As awful and as crude as it may appear, the ‘Sri Lankan model’ of counter-insurgency continues to be showcased around the world in seminars and presentations organized by the Sri Lankan military (for instance, in Burma, Turkey, Indonesia, Bangladesh and the Philippines).
Archive for category: Sri Lanka
Reporting of the civil war in Sri Lanka has tended to distort various aspects of the violence that ensued, particularly in terms of the number of civilian casualties and the causes of their deaths.
Differing conceptualisations of the term ‘reconciliation’ has sparked a debate regarding the best way to approach the issue. Whilst government policy is firmly concerned with reconciling the state with society, a number of organisations are attempting inter-community reconciliation.
The Sri Lanka model – where a long, low-intensity civil war reached a violent, bloody climax; yet its architects remain in power and have escaped formal sanction by the international community – may have demonstrated to Assad that a brutal, uncompromising approach to internal dissent does not have to end […]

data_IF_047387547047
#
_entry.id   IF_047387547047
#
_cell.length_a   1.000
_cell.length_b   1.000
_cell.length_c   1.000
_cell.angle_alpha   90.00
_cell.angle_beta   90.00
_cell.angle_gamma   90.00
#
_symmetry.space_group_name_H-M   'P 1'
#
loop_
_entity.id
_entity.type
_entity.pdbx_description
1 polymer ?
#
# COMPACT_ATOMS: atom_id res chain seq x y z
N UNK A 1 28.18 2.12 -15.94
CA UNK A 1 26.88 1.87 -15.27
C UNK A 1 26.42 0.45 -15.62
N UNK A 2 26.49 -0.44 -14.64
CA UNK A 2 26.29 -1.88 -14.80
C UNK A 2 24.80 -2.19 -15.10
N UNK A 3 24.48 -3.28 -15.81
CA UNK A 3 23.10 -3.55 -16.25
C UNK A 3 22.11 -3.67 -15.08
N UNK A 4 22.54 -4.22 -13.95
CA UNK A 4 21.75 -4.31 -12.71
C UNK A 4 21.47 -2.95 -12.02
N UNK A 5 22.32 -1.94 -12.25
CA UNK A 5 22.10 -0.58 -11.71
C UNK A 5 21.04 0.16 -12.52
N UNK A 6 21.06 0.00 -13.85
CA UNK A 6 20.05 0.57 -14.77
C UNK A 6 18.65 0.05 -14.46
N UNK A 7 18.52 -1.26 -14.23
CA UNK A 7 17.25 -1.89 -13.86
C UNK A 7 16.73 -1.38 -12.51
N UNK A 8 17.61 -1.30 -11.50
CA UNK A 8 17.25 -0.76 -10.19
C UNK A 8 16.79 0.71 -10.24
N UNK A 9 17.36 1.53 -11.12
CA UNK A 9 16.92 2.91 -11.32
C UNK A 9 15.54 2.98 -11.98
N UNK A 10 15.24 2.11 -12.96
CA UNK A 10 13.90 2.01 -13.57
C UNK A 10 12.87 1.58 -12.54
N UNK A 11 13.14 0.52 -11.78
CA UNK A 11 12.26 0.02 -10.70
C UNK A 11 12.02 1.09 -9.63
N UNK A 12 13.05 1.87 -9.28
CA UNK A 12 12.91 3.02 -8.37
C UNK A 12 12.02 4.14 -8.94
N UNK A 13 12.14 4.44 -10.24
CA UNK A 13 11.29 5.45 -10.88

Three years on from the bloody end to its civil war, Sri Lanka remains beset by the challenges of reconciliation, reintegration and rehabilitation, and faces intense scrutiny over allegations of war crimes and widespread human rights violations.
As displaced citizens of all religions return to their former homes, land issues and fishing rights in Sri Lanka are hugely contentious and – unless carefully managed by the government – can easily spill over into communal tension.